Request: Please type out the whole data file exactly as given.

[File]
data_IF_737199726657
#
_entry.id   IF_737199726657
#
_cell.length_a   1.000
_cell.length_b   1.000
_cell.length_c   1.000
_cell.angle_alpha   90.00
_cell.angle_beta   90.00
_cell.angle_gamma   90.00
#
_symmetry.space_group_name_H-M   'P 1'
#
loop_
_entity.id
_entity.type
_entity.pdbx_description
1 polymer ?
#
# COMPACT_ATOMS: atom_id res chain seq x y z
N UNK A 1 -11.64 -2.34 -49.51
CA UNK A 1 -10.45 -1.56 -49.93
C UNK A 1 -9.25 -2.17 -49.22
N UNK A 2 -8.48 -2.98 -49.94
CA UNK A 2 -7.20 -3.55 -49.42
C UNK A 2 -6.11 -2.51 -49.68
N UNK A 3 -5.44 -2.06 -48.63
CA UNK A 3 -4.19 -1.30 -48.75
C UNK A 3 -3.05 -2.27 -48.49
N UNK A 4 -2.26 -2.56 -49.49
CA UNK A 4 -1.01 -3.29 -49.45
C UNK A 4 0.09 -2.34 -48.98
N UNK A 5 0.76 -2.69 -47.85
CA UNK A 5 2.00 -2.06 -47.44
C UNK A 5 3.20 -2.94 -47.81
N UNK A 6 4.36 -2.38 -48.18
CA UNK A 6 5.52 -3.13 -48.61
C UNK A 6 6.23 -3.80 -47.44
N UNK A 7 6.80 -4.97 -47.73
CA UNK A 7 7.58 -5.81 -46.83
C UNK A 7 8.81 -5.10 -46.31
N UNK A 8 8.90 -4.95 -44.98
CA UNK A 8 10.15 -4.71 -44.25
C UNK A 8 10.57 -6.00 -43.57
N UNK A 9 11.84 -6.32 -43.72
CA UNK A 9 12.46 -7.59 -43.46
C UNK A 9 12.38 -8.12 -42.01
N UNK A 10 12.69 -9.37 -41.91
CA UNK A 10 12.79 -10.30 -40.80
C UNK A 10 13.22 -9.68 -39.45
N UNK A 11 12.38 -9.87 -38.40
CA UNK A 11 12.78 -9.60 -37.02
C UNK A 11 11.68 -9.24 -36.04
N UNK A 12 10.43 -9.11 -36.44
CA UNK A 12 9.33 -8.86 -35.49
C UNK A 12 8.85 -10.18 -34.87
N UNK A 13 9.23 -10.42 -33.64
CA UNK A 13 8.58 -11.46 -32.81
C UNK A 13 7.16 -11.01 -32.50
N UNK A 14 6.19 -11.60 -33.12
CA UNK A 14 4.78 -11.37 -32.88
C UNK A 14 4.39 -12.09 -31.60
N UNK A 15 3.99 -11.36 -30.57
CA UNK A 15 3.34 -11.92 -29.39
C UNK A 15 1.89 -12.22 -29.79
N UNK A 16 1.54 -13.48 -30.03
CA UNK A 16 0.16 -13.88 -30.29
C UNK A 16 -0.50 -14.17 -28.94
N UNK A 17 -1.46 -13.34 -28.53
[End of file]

data_IF_737199726657
#
_entry.id   IF_737199726657
#
_cell.length_a   1.000
_cell.length_b   1.000
_cell.length_c   1.000
_cell.angle_alpha   90.00
_cell.angle_beta   90.00
_cell.angle_gamma   90.00
#
_symmetry.space_group_name_H-M   'P 1'
#
loop_
_entity.id
_entity.type
_entity.pdbx_description
1 polymer ?
#
# COMPACT_ATOMS: atom_id res chain seq x y z
N UNK A 1 -11.64 -2.34 -49.51
CA UNK A 1 -10.45 -1.56 -49.93
C UNK A 1 -9.25 -2.17 -49.22
N UNK A 2 -8.48 -2.98 -49.94
CA UNK A 2 -7.20 -3.55 -49.42
C UNK A 2 -6.11 -2.51 -49.68
N UNK A 3 -5.44 -2.06 -48.63
CA UNK A 3 -4.19 -1.30 -48.75
C UNK A 3 -3.05 -2.27 -48.49
N UNK A 4 -2.26 -2.56 -49.49
CA UNK A 4 -1.01 -3.29 -49.45
C UNK A 4 0.09 -2.34 -48.98
N UNK A 5 0.76 -2.69 -47.85
CA UNK A 5 2.00 -2.06 -47.44
C UNK A 5 3.20 -2.94 -47.81
N UNK A 6 4.36 -2.38 -48.18
CA UNK A 6 5.52 -3.13 -48.61
C UNK A 6 6.23 -3.80 -47.44
N UNK A 7 6.80 -4.97 -47.73
CA UNK A 7 7.58 -5.81 -46.83
C UNK A 7 8.81 -5.10 -46.31
N UNK A 8 8.90 -4.95 -44.98
CA UNK A 8 10.15 -4.71 -44.25
C UNK A 8 10.57 -6.00 -43.57
N UNK A 9 11.84 -6.32 -43.72
CA UNK A 9 12.46 -7.59 -43.46
C UNK A 9 12.38 -8.12 -42.01
N UNK A 10 12.69 -9.37 -41.91
CA UNK A 10 12.79 -10.30 -40.80
C UNK A 10 13.22 -9.68 -39.45
N UNK A 11 12.38 -9.87 -38.40
CA UNK A 11 12.78 -9.60 -37.02
C UNK A 11 11.68 -9.24 -36.04
N UNK A 12 10.43 -9.11 -36.44
CA UNK A 12 9.33 -8.86 -35.49
C UNK A 12 8.85 -10.18 -34.87
N UNK A 13 9.23 -10.42 -33.64
CA UNK A 13 8.58 -11.46 -32.81
C UNK A 13 7.16 -11.01 -32.50
N UNK A 14 6.19 -11.60 -33.12
CA UNK A 14 4.78 -11.37 -32.88
C UNK A 14 4.39 -12.09 -31.60
N UNK A 15 3.99 -11.36 -30.57
CA UNK A 15 3.34 -11.92 -29.39
C UNK A 15 1.89 -12.22 -29.79
N UNK A 16 1.54 -13.48 -30.03
CA UNK A 16 0.16 -13.88 -30.29
C UNK A 16 -0.50 -14.17 -28.94
N UNK A 17 -1.46 -13.34 -28.53